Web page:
Imagine getting out of a cab at the entrance of a five-star hotel. You immediately notice the smell of fresh-cut grass, the beautiful landscaping, and flowerbeds. As you enter the lobby, you can feel the elegance of the décor. The staff is dressed quite handsomely. The property is very well maintained. You hear enticing music and laughter from the lounge. The smell of hot chocolate chip cookies at the front desk masks the slight smell of chlorination from the nearby fountain while you listen to the soothing tone of the clerk’s voice.
After a few audible yet pleasant sounds emanating from the insertion of the card key, you enter your room, taking immediate notice of the spectacular view through the window. The high thread count of the sheets is apparent to the touch. A mint was left on the pillow. A little sign guaranteeing freshness sits next to a handwritten thank-you note from the housekeeper. You can’t help but run your hands through the soft, plush towels. And of course, the ends of the toilet paper are nicely folded into a point providing reassurance that the bathroom has been “sanitized for your protection.”
Now consider this.
You get out of a cab at an old, roadside hotel. You hear the sounds of traffic and nearby construction. After paying for your room through the protective glass separating you from the clerk, you grab your key attached to a large plastic identifier. After dragging your bag up two flights of stairs, you make your way down an open corridor exposed to the elements.
You enter the room. It has a musty smell. There’s a large “tube-style” television bolted to the cabinet on which it sits. The carpet looks like it was originally in a now-razed Vegas casino from the '60s, and the bed permanently sags inward from overuse. The wallpaper sports a mixed display of fruit and flowers, and the bathroom smells of bleach. As you lay in the sunken center of the bed, you can hear the steady drips from the bathroom faucet in between the voices of people arguing in the room next door.
In the 1990s, Motel 6 began displaying solid black posters in their lobbies with the following phrase: “All hotel rooms look the same with the lights off.” Although technically true, we do our most productive work in the light, and the surrounding environment is critical to its success. Location matters. Regardless of what we do and where we are, it’s almost impossible not to have a psychological and emotional experience based on the elements within that space.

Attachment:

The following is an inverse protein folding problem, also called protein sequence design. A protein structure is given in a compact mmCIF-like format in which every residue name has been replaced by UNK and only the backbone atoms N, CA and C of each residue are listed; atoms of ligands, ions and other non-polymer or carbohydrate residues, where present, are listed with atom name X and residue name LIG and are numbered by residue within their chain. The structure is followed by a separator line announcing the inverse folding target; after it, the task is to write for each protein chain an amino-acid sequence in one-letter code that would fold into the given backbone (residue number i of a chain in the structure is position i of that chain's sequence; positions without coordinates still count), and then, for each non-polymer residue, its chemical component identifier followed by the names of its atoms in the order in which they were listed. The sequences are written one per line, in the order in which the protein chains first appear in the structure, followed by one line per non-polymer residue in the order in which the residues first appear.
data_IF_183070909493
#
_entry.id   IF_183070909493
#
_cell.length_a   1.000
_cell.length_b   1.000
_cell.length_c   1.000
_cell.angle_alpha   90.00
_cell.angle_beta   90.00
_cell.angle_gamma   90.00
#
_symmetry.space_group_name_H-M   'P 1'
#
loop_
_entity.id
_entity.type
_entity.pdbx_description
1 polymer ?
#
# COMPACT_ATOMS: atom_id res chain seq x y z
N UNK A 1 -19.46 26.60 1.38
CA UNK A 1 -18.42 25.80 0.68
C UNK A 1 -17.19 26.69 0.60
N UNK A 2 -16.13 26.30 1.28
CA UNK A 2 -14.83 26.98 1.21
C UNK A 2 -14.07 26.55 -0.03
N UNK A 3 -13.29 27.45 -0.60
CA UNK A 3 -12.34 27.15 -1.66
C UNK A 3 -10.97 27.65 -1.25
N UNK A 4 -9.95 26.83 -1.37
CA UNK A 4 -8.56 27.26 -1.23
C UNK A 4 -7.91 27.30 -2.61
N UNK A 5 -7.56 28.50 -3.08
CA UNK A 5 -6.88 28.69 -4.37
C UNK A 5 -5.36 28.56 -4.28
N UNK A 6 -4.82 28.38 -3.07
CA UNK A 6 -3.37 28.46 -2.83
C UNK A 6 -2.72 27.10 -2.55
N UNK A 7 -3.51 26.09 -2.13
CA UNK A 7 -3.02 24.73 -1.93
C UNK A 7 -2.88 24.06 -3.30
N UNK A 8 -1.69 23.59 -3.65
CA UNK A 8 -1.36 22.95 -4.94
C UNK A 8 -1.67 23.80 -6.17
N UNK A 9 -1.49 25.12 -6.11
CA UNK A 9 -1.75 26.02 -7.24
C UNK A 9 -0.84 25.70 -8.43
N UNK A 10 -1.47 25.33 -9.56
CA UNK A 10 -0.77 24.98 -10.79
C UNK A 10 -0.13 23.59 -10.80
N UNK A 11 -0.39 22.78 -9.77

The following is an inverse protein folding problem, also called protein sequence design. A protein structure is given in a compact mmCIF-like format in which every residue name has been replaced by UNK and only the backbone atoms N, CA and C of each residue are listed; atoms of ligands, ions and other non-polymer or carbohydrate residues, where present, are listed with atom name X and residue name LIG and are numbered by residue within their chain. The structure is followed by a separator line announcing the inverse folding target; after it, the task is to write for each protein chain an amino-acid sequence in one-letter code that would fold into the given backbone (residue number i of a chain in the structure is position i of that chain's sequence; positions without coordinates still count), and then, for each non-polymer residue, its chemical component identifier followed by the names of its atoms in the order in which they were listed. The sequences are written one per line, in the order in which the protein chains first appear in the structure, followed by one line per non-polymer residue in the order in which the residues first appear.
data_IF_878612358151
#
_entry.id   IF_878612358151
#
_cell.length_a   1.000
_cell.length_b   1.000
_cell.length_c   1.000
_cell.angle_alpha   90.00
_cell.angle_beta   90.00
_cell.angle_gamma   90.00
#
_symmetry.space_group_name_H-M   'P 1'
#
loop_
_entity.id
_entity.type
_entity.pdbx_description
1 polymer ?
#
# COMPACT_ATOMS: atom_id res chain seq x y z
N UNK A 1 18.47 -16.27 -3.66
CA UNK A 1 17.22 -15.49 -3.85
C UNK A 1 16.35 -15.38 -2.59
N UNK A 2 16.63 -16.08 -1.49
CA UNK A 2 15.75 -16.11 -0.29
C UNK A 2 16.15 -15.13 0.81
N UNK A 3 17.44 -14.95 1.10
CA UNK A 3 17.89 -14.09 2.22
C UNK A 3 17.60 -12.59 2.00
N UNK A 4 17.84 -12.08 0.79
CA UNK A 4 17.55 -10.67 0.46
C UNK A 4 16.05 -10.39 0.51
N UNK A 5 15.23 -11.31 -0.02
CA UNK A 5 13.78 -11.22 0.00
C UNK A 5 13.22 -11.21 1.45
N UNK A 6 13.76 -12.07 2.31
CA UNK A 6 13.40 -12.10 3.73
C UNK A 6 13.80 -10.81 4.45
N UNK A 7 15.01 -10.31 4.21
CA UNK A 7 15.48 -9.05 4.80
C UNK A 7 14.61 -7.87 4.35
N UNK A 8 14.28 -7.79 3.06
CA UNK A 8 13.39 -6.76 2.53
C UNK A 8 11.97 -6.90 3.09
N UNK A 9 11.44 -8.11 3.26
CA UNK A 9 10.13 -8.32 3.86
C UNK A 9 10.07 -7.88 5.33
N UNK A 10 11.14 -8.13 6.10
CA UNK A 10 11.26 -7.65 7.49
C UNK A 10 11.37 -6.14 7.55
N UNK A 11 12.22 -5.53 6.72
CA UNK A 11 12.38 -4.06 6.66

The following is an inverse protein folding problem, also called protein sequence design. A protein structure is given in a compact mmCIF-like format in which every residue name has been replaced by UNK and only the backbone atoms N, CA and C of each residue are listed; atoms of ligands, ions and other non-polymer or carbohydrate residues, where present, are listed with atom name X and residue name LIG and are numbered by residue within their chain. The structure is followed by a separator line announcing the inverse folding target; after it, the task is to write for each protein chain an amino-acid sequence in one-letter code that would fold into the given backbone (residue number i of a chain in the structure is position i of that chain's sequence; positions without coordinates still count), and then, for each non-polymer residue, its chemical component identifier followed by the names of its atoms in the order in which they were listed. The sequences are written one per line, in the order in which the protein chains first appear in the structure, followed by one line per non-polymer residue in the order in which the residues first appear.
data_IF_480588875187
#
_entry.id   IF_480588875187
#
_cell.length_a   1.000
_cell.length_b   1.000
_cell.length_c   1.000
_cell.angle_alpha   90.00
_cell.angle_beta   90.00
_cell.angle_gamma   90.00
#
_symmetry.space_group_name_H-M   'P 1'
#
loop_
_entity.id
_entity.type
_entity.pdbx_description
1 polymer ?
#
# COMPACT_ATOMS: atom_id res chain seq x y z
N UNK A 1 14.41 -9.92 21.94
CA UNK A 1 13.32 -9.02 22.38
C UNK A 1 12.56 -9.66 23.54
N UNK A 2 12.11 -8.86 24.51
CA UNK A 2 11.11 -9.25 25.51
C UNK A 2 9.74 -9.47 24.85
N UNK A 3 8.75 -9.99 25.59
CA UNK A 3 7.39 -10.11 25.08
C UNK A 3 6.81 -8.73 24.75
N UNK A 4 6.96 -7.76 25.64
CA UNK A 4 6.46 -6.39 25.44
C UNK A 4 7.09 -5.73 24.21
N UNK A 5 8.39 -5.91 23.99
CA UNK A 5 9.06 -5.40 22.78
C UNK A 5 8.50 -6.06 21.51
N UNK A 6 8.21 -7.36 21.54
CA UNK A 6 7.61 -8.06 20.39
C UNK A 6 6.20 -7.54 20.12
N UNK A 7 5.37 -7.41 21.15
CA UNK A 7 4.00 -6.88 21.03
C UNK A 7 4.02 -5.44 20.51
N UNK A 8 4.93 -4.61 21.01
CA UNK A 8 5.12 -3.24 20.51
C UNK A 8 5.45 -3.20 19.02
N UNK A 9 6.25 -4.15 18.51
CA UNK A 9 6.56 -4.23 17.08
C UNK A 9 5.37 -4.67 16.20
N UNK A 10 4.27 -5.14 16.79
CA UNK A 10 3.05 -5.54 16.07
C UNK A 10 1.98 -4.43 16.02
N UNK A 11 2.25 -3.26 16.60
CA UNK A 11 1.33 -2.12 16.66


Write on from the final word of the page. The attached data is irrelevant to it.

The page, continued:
We all have a tendency to spend much of our time in some very unproductive locations loaded with distractions. Both my home and office are decorated with purposeful, tangible aesthetics intended to improve my mood and make me “feel” more creative and motivated. However, people, the fridge, the television, and sometimes the dog, frequently interrupt my stream of thought and thus, productivity.
To effectively complete tasks with higher levels of both creativity and imagination, I try to do it at one of my “sweet spots,” a secondary place where I can disconnect from the world and feel completely relaxed and energized. For me, these places tend to revolve around local restaurants and vacation spots. Restaurants work well when I’m simply trying to focus on something specific. People generally ignore me, and the surrounding activity serves as white noise to help me stay mentally locked in on the task at hand. I wrote my entire doctoral dissertation at Applebee’s, my first book at Chili’s, and my most recent book - Beware the Purple People Eaters – and this blog at Subway. Most of the creative thinking, outlining and research were done while relaxing poolside in Las Vegas. For whatever reason, these places work for me.
Our emotions directly affect our focus and creativity. A secret to productive thinking is the ability to identify those personal, five-star sweet spots where you can feel your emotional, intuitive best. Go there – whenever you can – when you want to be most focused, energized and creative.
Practice Challenge: Think back to when you felt the most happy or relaxed. What were you doing? Where were you doing it? What was it about that place that allowed you to experience something positive? Try to identify similar places, both nearby and far away. Use the nearby locations as your go-to “sweet spots” when you want to focus and finish a specific task. Plan trips to your distant locations and set aside that time just to think and process in a relaxed environment. You’ll be amazed by the outcome.